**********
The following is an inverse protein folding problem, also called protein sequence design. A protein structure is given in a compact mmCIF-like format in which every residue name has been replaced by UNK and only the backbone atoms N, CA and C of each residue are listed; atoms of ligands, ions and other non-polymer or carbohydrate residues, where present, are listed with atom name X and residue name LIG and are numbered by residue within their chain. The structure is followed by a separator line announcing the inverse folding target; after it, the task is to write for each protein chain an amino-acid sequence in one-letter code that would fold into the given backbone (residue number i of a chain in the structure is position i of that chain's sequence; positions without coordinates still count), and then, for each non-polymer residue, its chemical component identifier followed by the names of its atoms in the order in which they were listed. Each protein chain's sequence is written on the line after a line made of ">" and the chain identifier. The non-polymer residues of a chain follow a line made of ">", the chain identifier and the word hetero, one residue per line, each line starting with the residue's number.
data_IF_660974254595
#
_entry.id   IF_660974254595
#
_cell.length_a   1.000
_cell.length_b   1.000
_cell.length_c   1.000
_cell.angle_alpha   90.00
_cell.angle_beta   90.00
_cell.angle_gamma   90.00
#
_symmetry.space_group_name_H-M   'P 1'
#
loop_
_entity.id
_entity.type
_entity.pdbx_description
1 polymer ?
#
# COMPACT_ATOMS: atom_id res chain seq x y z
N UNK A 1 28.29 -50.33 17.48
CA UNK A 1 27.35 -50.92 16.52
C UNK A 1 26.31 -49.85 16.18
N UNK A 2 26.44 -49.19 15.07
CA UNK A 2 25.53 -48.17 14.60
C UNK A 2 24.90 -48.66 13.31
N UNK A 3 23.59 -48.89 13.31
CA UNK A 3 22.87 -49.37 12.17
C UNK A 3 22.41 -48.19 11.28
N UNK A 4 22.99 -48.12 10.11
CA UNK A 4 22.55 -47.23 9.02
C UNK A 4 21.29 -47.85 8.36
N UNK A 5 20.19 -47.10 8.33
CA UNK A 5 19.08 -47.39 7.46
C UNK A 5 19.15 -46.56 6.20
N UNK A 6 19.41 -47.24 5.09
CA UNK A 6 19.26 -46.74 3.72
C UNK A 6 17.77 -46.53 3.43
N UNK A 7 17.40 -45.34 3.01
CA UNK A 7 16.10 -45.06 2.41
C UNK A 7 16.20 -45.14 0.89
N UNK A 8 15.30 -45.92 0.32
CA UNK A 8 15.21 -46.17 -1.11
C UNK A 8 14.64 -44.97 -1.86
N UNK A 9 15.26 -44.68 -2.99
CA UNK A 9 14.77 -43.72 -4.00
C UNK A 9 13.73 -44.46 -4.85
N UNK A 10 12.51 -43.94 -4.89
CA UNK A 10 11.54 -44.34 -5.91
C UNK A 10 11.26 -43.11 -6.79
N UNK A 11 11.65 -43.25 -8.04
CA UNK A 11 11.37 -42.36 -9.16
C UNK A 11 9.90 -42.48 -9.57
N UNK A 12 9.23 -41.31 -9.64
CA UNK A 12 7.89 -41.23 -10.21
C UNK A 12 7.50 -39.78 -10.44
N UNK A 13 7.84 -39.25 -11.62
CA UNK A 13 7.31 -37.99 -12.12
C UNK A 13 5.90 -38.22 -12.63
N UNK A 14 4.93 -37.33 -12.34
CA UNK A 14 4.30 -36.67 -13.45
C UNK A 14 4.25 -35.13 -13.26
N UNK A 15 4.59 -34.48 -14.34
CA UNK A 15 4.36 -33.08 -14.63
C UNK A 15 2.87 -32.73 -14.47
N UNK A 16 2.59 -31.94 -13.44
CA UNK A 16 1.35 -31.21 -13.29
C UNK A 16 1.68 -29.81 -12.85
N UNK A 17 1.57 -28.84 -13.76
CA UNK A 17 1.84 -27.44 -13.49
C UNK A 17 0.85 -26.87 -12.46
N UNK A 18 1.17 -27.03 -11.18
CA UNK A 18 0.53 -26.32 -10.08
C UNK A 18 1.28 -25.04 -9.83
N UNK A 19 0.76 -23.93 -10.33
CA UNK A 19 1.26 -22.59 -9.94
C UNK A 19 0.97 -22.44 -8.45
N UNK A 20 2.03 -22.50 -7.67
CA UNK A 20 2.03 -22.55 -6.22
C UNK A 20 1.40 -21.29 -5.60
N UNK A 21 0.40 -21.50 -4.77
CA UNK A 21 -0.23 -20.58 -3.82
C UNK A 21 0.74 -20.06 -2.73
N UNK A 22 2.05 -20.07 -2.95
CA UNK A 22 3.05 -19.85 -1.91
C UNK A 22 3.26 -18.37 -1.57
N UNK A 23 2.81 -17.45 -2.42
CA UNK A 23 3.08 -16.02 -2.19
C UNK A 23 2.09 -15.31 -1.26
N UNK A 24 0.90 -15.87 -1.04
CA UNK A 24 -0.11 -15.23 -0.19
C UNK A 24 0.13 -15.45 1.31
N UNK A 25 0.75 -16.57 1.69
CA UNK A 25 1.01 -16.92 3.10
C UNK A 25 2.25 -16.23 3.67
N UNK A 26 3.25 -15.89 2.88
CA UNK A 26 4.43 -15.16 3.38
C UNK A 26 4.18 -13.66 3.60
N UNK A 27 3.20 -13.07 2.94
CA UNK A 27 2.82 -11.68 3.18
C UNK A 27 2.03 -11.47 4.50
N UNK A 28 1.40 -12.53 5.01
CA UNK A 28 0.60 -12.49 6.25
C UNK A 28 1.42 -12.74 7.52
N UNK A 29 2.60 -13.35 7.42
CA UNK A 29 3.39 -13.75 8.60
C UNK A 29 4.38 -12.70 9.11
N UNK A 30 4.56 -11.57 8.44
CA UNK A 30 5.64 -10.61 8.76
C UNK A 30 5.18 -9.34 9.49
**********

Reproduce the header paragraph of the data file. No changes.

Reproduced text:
The following is an inverse protein folding problem, also called protein sequence design. A protein structure is given in a compact mmCIF-like format in which every residue name has been replaced by UNK and only the backbone atoms N, CA and C of each residue are listed; atoms of ligands, ions and other non-polymer or carbohydrate residues, where present, are listed with atom name X and residue name LIG and are numbered by residue within their chain. The structure is followed by a separator line announcing the inverse folding target; after it, the task is to write for each protein chain an amino-acid sequence in one-letter code that would fold into the given backbone (residue number i of a chain in the structure is position i of that chain's sequence; positions without coordinates still count), and then, for each non-polymer residue, its chemical component identifier followed by the names of its atoms in the order in which they were listed. Each protein chain's sequence is written on the line after a line made of ">" and the chain identifier. The non-polymer residues of a chain follow a line made of ">", the chain identifier and the word hetero, one residue per line, each line starting with the residue's number.